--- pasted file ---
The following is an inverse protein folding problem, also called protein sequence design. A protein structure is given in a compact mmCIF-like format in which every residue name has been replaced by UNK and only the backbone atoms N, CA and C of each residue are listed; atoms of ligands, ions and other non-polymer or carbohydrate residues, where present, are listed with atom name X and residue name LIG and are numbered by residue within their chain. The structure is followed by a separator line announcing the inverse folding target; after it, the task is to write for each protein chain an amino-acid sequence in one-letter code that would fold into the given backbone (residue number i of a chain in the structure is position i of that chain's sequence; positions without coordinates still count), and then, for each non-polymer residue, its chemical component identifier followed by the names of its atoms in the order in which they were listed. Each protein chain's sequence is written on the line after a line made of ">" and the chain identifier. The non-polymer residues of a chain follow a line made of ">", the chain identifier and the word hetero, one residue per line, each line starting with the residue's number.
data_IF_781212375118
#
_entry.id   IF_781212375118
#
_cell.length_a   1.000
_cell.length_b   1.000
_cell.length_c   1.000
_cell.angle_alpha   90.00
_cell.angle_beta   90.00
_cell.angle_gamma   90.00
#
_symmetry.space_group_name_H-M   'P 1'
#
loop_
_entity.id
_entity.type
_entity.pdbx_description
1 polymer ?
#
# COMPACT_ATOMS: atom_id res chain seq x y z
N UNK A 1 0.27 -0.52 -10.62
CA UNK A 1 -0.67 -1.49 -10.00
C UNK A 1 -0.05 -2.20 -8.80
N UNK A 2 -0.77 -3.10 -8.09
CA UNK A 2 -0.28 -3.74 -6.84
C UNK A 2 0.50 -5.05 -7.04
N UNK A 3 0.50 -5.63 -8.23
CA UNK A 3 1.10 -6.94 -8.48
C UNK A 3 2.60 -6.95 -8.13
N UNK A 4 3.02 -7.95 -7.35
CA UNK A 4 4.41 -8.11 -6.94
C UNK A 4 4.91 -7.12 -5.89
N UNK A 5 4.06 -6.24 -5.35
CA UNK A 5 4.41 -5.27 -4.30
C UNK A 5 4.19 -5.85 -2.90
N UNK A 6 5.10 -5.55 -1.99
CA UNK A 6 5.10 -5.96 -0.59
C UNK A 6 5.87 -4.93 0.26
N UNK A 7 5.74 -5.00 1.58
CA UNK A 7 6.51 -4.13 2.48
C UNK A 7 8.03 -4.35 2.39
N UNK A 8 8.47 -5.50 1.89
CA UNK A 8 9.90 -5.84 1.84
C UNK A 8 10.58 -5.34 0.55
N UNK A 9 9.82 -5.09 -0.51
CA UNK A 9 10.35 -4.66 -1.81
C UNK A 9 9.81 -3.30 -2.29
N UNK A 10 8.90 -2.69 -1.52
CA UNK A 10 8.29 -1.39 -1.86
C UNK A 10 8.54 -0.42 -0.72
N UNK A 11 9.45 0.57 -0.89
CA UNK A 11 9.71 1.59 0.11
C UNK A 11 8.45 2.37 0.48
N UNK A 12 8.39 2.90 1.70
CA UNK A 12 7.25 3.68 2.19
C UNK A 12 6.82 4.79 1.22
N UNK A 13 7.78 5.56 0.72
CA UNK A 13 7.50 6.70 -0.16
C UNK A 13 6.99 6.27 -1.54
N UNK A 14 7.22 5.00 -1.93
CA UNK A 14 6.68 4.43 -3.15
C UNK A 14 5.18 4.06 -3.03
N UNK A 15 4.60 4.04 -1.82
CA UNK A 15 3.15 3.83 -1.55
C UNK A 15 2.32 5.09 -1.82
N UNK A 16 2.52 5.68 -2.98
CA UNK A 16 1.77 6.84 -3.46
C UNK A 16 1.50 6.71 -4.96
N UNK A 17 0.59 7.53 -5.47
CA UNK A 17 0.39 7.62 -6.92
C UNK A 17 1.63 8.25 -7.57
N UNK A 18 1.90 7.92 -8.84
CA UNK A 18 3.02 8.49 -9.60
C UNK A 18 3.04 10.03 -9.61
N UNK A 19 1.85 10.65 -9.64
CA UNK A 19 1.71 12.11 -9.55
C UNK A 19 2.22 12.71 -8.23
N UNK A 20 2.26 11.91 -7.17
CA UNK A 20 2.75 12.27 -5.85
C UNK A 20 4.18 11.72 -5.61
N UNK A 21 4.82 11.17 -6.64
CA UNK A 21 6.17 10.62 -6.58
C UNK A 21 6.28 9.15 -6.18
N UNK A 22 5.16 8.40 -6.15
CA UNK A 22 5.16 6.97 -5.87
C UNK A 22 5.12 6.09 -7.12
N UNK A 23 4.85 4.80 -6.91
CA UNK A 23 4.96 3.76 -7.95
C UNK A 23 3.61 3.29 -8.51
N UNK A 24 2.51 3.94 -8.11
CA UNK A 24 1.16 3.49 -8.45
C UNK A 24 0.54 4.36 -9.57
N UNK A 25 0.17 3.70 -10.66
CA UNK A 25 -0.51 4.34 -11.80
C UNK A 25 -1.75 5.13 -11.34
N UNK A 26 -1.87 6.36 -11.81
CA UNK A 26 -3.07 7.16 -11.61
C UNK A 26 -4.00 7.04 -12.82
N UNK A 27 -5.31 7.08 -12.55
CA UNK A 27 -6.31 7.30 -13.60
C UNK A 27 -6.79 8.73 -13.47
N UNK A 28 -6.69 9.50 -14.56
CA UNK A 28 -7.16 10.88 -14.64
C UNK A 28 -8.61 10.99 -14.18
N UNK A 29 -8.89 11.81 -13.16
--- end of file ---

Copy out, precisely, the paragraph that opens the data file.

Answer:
The following is an inverse protein folding problem, also called protein sequence design. A protein structure is given in a compact mmCIF-like format in which every residue name has been replaced by UNK and only the backbone atoms N, CA and C of each residue are listed; atoms of ligands, ions and other non-polymer or carbohydrate residues, where present, are listed with atom name X and residue name LIG and are numbered by residue within their chain. The structure is followed by a separator line announcing the inverse folding target; after it, the task is to write for each protein chain an amino-acid sequence in one-letter code that would fold into the given backbone (residue number i of a chain in the structure is position i of that chain's sequence; positions without coordinates still count), and then, for each non-polymer residue, its chemical component identifier followed by the names of its atoms in the order in which they were listed. Each protein chain's sequence is written on the line after a line made of ">" and the chain identifier. The non-polymer residues of a chain follow a line made of ">", the chain identifier and the word hetero, one residue per line, each line starting with the residue's number.